Most of the summit the Vice President sponsored in Washington last week consisted of half hour presentations from the agencies which will be awarding the money to us state "stimulus czars". These ranged from a boring reading of a list of numbers we could already find on a website to dynamic presentations with new information. There was never a case when the recovery czars didn't have a lot of questions over how a program would work; sometimes the agency people had answers and often they didn't.
Clearly a lot of thought has gone into how to get money out quickly. Often agencies are waiving complex requirements for the first tranche of money in a particular program and then requiring a lot more information for the second tranche when the recipients have had more time. This makes sense.
In many cases money is being distributed through existing programs using existing formulas. This is a fast process and it explains why we already know how much Vermont will receive for programs like home weatherization grants to low-income (200% of the poverty level) people. However, we in the states still have to be creative in these cases. Some programs are receiving ten times more money than they ever did before. Can we spend it as quickly as we were supposed to under the old rules? Should we broaden eligibility since there's more money? If we do, what happens when the money stops flowing from DC in a few years? Do we have enough people trained to do the work that the particular category of stimulus money supports? Not much guidance from Washington on these questions but we can work them out at the state level.
The most serious problem we saw was that there has been very little coordination between most of the federal agencies who are giving out money. Their definitions are not aligned. There is no clear way for us to make a request that spans multiple agencies even when that may make sense to do. Here in Vermont we want to assure that we build something lasting with this money by focusing many of the different stimulus streams on relatively few goals. We would expect preference to be given to applications which use the stimulus money well. But what if each of the agencies involved when we ask for a competitive grant for something like smart grid or broadband says "how can you be shovel-ready when you need approval from multiple agencies? What if the other agencies turn you down? Sorry, no money for you." We can't let lack of coordination in Washington (which the agencies say, with some justification, they haven't had time for) prevent us from coordination and smart use of the money.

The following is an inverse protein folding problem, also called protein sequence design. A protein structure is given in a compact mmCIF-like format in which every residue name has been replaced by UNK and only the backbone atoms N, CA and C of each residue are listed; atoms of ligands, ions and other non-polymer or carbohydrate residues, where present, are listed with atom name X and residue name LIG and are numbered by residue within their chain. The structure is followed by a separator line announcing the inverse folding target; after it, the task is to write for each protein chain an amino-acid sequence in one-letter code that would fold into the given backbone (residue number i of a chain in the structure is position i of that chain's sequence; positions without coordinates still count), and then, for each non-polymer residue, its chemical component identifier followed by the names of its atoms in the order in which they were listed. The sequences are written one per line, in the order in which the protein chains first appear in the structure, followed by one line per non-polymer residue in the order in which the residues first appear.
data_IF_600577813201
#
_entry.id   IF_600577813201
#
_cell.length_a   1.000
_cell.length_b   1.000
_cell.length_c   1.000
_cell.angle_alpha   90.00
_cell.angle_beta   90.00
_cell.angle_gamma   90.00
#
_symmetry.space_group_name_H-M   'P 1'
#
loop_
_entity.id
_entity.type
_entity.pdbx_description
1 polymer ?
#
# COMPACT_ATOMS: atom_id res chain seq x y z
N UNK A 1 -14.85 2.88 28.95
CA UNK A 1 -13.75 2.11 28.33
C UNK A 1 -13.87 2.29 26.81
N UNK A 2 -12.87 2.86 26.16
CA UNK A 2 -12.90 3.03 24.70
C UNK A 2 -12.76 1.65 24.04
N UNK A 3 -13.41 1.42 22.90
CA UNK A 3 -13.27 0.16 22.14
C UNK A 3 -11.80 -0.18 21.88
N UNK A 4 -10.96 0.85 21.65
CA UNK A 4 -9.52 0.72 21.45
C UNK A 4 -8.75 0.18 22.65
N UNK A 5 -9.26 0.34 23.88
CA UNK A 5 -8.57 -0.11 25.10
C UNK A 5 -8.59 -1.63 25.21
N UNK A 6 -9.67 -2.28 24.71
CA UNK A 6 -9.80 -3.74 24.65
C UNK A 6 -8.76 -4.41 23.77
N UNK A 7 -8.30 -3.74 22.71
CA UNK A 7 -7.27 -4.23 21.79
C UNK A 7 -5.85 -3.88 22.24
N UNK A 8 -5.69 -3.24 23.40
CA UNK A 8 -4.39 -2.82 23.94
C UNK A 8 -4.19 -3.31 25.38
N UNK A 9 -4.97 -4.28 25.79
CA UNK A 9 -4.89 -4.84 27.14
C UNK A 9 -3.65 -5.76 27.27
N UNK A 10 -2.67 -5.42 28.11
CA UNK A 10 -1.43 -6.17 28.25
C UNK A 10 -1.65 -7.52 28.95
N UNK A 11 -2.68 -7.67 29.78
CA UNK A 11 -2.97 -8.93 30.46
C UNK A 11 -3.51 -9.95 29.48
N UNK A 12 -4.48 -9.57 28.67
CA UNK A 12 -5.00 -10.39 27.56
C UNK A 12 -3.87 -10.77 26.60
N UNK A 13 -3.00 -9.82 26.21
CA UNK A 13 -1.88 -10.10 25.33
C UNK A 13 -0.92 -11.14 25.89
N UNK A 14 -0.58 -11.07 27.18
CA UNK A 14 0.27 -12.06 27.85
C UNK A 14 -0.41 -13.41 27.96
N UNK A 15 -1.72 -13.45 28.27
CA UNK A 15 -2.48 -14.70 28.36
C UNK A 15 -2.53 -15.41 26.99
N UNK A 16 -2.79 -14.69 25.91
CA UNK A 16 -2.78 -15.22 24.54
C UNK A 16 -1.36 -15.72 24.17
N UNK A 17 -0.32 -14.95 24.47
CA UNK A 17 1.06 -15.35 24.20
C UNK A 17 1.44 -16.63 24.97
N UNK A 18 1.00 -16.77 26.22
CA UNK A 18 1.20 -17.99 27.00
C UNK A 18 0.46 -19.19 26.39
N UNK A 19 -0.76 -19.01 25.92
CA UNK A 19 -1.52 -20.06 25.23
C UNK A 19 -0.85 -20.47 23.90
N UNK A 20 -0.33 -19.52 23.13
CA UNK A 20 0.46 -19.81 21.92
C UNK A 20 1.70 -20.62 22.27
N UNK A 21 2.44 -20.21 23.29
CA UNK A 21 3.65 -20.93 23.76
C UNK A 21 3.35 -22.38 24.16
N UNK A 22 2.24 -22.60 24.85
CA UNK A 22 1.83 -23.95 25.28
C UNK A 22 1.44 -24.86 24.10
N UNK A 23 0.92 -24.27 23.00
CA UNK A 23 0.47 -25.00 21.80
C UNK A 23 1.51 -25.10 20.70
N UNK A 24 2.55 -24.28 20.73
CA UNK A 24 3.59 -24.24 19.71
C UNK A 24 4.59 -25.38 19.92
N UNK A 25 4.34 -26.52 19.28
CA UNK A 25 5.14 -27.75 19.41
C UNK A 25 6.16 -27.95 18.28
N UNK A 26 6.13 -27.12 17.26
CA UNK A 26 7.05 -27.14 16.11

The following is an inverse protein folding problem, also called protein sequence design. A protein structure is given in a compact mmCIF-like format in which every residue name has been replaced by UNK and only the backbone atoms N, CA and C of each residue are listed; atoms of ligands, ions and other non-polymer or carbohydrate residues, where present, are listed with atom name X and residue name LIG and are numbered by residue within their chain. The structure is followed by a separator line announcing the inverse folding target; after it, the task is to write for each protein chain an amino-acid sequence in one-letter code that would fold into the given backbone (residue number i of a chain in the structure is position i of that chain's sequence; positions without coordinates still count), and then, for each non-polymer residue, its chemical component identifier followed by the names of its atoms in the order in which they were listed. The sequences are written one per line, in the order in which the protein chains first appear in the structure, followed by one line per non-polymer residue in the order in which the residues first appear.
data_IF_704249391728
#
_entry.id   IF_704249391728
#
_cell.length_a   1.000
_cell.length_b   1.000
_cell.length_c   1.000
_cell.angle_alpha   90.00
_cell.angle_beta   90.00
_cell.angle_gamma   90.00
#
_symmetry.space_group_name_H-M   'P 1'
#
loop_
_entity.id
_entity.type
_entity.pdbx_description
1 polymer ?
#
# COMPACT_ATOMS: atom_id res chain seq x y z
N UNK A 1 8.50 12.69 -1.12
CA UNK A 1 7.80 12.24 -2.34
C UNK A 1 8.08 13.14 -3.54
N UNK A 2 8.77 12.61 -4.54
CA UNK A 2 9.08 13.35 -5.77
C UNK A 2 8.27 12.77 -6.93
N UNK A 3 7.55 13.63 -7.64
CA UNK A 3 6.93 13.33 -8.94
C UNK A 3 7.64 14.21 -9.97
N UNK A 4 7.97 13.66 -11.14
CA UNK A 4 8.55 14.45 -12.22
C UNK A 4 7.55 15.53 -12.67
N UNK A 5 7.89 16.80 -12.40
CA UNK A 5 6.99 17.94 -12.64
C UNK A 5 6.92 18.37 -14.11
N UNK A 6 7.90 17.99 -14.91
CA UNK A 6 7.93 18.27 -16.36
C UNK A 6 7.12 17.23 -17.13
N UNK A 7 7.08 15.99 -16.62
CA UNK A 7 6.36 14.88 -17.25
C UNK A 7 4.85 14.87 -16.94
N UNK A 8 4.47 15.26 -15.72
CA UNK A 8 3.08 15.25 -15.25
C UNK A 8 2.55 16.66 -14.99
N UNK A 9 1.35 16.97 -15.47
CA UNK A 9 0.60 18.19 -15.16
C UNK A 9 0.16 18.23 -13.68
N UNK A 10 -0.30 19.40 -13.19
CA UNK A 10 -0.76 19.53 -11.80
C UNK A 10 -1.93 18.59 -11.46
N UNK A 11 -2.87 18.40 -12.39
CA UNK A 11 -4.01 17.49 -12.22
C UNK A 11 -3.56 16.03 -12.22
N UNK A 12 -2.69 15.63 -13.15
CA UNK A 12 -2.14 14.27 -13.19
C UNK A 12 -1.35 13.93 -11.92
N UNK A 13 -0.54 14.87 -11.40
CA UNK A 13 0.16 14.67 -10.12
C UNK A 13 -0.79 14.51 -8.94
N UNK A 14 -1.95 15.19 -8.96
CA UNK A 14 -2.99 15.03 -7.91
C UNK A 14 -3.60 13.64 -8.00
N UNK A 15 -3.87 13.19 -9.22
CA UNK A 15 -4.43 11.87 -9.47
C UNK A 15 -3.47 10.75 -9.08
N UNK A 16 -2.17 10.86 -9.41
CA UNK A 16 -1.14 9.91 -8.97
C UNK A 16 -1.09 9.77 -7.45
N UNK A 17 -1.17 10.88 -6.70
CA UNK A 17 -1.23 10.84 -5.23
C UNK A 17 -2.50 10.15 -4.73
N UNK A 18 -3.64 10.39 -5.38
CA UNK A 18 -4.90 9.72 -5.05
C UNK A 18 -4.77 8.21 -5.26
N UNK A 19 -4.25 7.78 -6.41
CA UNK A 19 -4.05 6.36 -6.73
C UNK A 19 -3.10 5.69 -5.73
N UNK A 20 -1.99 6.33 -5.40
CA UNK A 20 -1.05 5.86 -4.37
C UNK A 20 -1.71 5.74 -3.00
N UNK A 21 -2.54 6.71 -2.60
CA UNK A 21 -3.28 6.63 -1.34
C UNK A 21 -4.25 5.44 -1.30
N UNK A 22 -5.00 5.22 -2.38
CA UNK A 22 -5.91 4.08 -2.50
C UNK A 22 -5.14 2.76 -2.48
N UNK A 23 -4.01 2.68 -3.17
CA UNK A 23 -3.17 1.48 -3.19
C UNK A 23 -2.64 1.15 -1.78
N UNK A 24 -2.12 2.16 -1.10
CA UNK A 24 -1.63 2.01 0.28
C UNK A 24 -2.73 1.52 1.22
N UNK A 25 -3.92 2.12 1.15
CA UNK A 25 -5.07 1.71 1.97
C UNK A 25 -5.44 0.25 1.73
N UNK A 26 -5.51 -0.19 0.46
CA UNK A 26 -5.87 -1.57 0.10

Many states objected to the fact that, although the act is generous in allocating money for inspectors general at the federal level to audit how the money is spent, in most cases it allocates no administrative money to the states. This came to a head when Earl Delvaney, Chairman of the Recovery Act Transparency and Accountability, told us that they really expected the states to do the primary auditing for monies granted to or though them and Washington would just audit the auditors. "How come you have the money and we have the work?" the stimulus czar from somewhere asked. Delvaney was frank is saying that, if he had known he was going to have the job he has, he would have lobbied for some different provisions – presumably money for state administration or at least audits. Here in Vermont we're absorbing the extra administrative expense at the state level by "borrowing" skilled people from various agencies.
The word "transparency" was used more than the word "jobs". Problem is that there isn't yet any guidance on some basic transparency questions. For example, we're supposed to report on a per program basis the number of jobs created or retained and these numbers need to hold up in an audit. But what counts as a job? It's not as simple a question as it seems. Suppose you're building a building and you hire some people to build trusses onsite; probably those are jobs. But what if you buy pre-built trusses? Do you count the jobs in the factory that went into making the trusses? The question has some urgency because we'll need to require contractors and sub-contractors to comply with reporting requirements so we can report accurately but we're signing contracts today before we know what it is we're reporting.
Feel free to ignore the whining above; we'll figure a way to make all this work. It's our job.
The first post on the stimulus czar summit is at http://blog.tomevslin.com/2009/03/the-stimulus-czar-summit-part-1.html.